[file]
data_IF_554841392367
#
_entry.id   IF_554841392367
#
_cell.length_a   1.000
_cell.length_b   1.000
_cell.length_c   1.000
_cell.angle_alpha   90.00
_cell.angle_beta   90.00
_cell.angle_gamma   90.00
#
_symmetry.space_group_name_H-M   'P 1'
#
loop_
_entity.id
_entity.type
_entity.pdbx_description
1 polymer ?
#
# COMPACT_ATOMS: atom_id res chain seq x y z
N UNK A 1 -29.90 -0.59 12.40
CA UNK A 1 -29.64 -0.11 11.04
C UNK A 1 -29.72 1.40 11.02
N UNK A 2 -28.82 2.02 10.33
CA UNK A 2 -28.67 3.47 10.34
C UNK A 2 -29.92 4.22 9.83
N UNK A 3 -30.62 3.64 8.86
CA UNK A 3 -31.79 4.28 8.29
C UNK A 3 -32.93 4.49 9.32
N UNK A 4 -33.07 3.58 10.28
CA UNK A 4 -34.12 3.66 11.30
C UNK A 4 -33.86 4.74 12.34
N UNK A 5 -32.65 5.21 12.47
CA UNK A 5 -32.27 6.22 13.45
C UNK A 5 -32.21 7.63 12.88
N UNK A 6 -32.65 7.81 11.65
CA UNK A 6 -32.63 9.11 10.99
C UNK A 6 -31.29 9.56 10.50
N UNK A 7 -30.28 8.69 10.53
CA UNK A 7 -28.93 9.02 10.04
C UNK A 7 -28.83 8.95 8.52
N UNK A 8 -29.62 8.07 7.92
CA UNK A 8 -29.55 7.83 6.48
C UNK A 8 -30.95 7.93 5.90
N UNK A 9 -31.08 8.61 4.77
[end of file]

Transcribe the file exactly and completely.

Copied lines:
data_IF_554841392367
#
_entry.id   IF_554841392367
#
_cell.length_a   1.000
_cell.length_b   1.000
_cell.length_c   1.000
_cell.angle_alpha   90.00
_cell.angle_beta   90.00
_cell.angle_gamma   90.00
#
_symmetry.space_group_name_H-M   'P 1'
#
loop_
_entity.id
_entity.type
_entity.pdbx_description
1 polymer ?
#
# COMPACT_ATOMS: atom_id res chain seq x y z
N UNK A 1 -29.90 -0.59 12.40
CA UNK A 1 -29.64 -0.11 11.04
C UNK A 1 -29.72 1.40 11.02
N UNK A 2 -28.82 2.02 10.33
CA UNK A 2 -28.67 3.47 10.34
C UNK A 2 -29.92 4.22 9.83
N UNK A 3 -30.62 3.64 8.86
CA UNK A 3 -31.79 4.28 8.29
C UNK A 3 -32.93 4.49 9.32
N UNK A 4 -33.07 3.58 10.28
CA UNK A 4 -34.12 3.66 11.30
C UNK A 4 -33.86 4.74 12.34
N UNK A 5 -32.65 5.21 12.47
CA UNK A 5 -32.27 6.22 13.45
C UNK A 5 -32.21 7.63 12.88
N UNK A 6 -32.65 7.81 11.65
CA UNK A 6 -32.63 9.11 10.99
C UNK A 6 -31.29 9.56 10.50
N UNK A 7 -30.28 8.69 10.53
CA UNK A 7 -28.93 9.02 10.04
C UNK A 7 -28.83 8.95 8.52
N UNK A 8 -29.62 8.07 7.92
CA UNK A 8 -29.55 7.83 6.48
C UNK A 8 -30.95 7.93 5.90
N UNK A 9 -31.08 8.61 4.77